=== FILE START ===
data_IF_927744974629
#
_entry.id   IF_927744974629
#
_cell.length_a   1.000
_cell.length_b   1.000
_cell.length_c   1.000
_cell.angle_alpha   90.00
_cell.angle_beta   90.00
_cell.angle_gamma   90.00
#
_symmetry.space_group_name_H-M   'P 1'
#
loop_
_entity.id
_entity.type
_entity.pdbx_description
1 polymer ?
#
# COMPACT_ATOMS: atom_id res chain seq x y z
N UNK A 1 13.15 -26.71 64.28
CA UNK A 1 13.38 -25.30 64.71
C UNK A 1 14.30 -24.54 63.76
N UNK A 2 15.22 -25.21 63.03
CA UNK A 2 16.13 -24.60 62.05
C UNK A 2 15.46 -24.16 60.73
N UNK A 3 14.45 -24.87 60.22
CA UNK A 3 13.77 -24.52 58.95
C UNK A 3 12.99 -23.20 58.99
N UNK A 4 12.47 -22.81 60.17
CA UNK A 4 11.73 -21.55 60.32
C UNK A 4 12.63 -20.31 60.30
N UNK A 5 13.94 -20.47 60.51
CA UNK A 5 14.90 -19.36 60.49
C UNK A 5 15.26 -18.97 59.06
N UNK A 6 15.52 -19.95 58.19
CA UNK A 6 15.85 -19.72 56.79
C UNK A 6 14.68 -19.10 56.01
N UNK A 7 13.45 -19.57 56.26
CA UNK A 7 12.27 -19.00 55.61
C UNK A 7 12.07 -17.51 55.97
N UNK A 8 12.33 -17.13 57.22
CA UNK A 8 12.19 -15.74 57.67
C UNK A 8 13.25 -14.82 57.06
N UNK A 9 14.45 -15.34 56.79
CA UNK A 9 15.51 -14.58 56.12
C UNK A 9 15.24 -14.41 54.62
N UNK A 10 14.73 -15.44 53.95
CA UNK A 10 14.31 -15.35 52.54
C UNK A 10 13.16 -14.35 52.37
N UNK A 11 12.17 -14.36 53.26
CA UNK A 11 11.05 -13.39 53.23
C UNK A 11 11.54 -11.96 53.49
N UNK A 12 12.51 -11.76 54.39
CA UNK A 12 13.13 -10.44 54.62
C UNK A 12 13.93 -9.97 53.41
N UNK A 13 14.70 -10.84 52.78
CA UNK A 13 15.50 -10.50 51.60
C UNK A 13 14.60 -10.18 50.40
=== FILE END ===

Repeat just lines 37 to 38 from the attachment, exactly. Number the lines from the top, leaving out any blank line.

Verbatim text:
CA UNK A 6 15.85 -19.72 56.79
C UNK A 6 14.68 -19.10 56.01